Annual house price growth increased before coronavirus crisis struck the UK
Annual house price growth marginally increased just before the coronavirus pandemic struck the UK, according to the latest Nationwide House Price Index.
The index has revealed that prices increased by 0.8% in March, marking a 3% annual rise, after taking seasonal factors into account.
Nationwide found that annual growth was the highest in March since January 2018.
Robert Gardner, nationwide’s chief economist, said: “Annual house price growth increased to 3% in March, up from 2.3% the previous month - the fastest pace since January 2018 (when annual growth was 3.2%). The last six months have all seen month-on-month increases, after taking account of seasonal effects.
“In the opening months of 2020, before the pandemic struck the UK, the housing market had been steadily gathering momentum. Activity levels and price growth were edging up thanks to continued robust labour market conditions, low borrowing costs and a more stable political backdrop following the general election.”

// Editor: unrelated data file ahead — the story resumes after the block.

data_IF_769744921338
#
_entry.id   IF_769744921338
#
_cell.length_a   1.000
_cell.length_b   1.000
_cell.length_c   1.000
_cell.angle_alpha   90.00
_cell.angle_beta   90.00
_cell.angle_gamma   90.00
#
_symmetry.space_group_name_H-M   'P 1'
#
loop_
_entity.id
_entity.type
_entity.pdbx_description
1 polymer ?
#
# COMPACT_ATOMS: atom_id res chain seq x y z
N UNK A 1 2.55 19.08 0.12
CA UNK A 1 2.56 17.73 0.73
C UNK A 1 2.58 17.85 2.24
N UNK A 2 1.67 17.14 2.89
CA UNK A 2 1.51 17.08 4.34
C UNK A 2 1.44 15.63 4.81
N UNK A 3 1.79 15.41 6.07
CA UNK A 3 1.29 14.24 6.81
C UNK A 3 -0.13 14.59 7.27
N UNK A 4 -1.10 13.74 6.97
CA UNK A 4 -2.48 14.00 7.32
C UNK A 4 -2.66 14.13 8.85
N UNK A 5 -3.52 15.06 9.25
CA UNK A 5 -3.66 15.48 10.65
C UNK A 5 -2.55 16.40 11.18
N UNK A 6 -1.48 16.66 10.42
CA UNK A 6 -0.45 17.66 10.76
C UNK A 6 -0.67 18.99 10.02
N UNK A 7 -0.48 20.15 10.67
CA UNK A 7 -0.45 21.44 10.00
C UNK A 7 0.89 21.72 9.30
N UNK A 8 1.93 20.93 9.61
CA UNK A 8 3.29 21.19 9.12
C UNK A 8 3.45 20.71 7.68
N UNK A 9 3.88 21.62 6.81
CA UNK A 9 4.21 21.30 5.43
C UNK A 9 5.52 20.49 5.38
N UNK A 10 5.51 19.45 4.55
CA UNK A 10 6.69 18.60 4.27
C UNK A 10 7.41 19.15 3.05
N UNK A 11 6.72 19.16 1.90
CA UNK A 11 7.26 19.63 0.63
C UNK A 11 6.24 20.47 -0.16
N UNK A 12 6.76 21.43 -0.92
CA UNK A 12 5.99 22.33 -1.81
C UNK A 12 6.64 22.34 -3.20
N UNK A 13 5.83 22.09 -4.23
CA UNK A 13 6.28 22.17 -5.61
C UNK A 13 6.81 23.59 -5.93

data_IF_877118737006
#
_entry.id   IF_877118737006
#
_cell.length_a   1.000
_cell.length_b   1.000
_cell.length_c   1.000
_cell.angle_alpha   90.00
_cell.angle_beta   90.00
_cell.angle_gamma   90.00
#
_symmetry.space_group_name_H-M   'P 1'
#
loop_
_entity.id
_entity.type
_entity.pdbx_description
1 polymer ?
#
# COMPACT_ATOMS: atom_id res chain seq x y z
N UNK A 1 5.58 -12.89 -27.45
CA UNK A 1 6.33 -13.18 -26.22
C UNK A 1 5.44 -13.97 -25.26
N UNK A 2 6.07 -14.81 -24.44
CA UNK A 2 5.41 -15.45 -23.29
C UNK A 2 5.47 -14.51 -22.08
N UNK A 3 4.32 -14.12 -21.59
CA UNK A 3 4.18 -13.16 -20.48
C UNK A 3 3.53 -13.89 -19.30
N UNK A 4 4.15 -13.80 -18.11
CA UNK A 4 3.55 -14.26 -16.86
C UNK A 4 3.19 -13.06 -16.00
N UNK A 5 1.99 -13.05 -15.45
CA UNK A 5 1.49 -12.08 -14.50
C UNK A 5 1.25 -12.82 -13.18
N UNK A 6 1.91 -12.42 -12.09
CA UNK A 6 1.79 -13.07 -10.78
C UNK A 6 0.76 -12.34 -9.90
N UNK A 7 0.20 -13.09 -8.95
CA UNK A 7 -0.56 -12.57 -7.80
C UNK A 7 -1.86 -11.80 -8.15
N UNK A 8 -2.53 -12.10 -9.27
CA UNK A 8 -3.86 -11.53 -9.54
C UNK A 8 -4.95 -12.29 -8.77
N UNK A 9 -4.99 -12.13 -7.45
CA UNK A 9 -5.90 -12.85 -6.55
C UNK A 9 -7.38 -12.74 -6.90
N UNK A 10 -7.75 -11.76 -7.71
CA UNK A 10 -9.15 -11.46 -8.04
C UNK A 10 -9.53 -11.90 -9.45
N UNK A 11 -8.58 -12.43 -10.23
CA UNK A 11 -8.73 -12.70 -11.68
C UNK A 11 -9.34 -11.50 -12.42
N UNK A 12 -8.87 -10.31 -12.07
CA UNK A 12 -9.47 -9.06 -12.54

Expectations of a housing crash are rising, as this week the Scottish Government urged people to delay moving to a new home while the COVID-19 emergency measures are in place.
Similarly, Britain’s mortgage lenders have dramatically increased their loan-to-value deposits for house purchases with Halifax and Barclays among those seeking 40% down-payments to fund buyers.
Mr Gardner continued: “Housing market activity is now grinding to a halt as a result of the measures implemented to control the spread of the virus, and where the government has recommended not entering into housing transactions during this period.
“Indeed, a lack of transactions will make gauging house price trends difficult in the coming months. The medium-term outlook for the housing market is also highly uncertain, where much will depend on the performance of the wider economy.”
Marc von Grundherr, director of Benham and Reeves, said: “The latest house price figures present a brave face on an otherwise worrying landscape and we will no doubt see the current situation rear its ugly head further down the line in the form of a fall in values.
“It’s remarkable how the outlook can change to one so bleak in a matter of weeks and updated Government advice has now seen all current and future transactions hit a brick wall for the time being. We may well see this reduction in market activity lead to a decline in values, but the real worry is, will we have any agents left to sell these homes when the dust settles?”
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